Is there a character in the H.L. Burke books who has become so close to you they very nearly seem real?
A lot of them feel that way, especially when I’m living with them in the writing process. Ellis from the Nyssa Glass series, I think about a lot. I think the hardest was Zebedy from Beggar Magic. I like Zebedy, but her position puts her in the lead a bit, and she makes some poor decisions. But I understood her and I understood why, and it was so hard for me when the early beta readers and critique partners were “mean” to her. They didn’t like her very much. I felt so sorry for the poor girl.
What ‘s the funniest thing H.L. Burke has ever done?
I work in tiny bursts of hilarity more than big, crazy ones. If you ask my kids, though, it was when we ran out of cat litter and had to make an emergency trip to the store. I did a narration of what our cat was thinking and how hard it was for the cat to “hold it” while we were out to get the litter … they still ask for encores of that. So yeah, cat-litter-box-narrative-humor.
What’s happening at the Burke house for Halloween this year?
We will be on the road. My childhood best friend is getting married the first week of November, so we’re heading to Oregon, and will probably go out trick or treating with family members. It will be as Wonder Woman and Batgirl if I can find a Batgirl costume Coryn approves of. She says it has to be something she can actually “fight” in, not a fluffy tutu dress costume.
I grew up with music as a huge part of my life. I’m curious if you played an instrument or belonged to any vocal groups in high school which helped inspire you to write Beggar Magic?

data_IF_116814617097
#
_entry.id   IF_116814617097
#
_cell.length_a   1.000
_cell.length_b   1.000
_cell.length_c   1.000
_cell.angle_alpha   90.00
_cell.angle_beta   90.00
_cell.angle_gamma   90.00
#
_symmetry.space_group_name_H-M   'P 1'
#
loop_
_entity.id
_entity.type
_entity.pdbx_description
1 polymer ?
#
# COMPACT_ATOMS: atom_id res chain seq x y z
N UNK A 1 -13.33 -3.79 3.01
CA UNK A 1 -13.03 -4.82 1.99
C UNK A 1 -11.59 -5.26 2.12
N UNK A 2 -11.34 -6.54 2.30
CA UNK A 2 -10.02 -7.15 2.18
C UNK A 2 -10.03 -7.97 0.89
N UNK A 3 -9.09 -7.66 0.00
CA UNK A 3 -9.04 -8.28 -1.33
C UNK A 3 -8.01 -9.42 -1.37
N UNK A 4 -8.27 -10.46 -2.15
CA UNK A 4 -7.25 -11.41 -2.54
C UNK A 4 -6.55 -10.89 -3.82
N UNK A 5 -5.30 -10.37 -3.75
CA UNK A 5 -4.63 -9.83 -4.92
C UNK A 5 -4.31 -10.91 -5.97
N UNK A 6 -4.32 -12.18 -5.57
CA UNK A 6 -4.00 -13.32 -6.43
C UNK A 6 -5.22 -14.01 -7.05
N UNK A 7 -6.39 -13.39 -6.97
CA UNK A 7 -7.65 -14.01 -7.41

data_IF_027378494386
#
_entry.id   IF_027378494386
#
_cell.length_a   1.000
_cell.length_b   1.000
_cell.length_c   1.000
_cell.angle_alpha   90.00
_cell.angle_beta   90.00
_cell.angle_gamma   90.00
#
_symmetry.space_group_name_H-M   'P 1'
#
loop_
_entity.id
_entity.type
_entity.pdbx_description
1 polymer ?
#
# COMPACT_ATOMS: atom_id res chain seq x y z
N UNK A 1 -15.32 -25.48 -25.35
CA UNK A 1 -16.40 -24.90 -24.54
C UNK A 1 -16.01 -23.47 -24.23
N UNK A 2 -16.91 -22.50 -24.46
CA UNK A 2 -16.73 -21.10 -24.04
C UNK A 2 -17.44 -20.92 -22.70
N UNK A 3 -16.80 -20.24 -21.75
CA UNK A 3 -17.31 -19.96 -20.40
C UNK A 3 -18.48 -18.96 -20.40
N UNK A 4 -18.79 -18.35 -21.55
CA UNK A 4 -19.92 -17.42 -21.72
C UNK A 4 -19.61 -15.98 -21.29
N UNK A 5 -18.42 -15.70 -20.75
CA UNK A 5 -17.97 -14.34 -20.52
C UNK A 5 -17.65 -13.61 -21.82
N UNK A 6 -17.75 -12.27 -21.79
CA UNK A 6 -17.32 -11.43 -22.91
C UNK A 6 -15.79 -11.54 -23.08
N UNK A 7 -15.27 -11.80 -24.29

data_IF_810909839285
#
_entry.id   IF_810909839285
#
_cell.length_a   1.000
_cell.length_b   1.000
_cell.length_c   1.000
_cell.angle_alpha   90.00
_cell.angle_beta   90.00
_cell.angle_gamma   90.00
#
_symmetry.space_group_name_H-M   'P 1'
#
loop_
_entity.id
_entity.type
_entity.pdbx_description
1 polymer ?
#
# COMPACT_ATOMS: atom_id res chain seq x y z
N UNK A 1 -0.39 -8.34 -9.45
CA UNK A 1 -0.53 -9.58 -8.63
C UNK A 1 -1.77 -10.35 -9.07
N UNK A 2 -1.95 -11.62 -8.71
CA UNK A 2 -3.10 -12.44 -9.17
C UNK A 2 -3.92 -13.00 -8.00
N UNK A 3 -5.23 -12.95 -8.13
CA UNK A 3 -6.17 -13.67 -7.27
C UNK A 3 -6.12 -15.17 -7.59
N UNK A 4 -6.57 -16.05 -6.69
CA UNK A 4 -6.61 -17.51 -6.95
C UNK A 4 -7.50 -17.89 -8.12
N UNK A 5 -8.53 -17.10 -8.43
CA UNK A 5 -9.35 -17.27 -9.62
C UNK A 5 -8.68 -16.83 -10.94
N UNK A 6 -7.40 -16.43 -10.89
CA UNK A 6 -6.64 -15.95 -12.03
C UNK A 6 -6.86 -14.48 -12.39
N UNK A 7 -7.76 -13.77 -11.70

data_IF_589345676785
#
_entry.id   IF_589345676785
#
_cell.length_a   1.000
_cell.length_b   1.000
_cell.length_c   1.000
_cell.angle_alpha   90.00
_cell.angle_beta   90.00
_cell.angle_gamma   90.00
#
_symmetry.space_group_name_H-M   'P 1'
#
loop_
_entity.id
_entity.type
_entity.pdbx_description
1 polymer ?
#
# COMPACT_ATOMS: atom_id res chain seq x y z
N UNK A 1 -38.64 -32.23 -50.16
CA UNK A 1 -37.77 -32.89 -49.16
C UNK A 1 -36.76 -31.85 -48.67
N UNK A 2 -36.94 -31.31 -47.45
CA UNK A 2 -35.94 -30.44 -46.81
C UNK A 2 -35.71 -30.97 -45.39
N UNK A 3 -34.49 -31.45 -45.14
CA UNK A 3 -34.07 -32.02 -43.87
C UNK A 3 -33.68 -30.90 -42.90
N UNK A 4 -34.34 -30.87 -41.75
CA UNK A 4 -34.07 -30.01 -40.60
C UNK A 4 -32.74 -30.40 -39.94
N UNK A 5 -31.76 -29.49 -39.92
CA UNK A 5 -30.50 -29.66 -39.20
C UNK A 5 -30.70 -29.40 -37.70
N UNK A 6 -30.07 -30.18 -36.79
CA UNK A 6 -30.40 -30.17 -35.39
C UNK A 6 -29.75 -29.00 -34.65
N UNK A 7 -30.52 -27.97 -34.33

My singing is notoriously bad, but I have about ten years of various band instruments under my belt. I have at times played clarinet, bass clarinet, and tenor saxophone, but only really stuck with the clarinet. However, I’m the least musical member of my family. Music is of great relevance to my father, and most of my siblings play multiple instruments. I was never that good at it, but after doing anything for a decade, you get “okay” about it … but it was always a part of my life growing up.
Last, I have some categories that others may not have asked you before:
- Which fantasy character would you want to take to the State Fair?
Gandalf, for the fireworks.
- If the only thing that separates you from the food you crave is a 300ft high zip line, would you take it?
I’d probably take the zip line just for the fun of it. The chances are that thing is safety tested, so calculated risk. I’d be more likely to get severely injured driving to the grocery store, statistically.
- What would frighten you most in a dark alley?
A huge spider. Like Ungoliant, Shelob … that sort.
- How old will the girls be when you stop chaperoning their dates?
That’s more my husband’s department. I’m the opposite of a control freak and tend to be too trusting.
- If you could travel to anywhere in the Universe, where would it be?
Sure, the far reaches of the galaxy are cool, but do they have pizza and pasta? What about wine? Renaissance art? I want to go to Italy.
- If you could do everything all over again, would you want to be right handed or left handed?
I had some siblings who were arrogant about being left handed and how “special” that made them, and I’m obviously the special one, so I’d stay right handed just to stick it to them (kidding, siblings. You know I love you.).
- What art form would you choose if you had the talent of a Picasso or Rembrandt?
Practically, being able to draw/paint well would allow me to put out illustrated books without being dependent on an illustrator and provide my cover art … but dang, sometimes I do wish my singing voice didn’t sound like a dying banshee.
Thank you for joining us today! Be sure to use the comments below to ask H.L. Burke the questions I didn’t ask!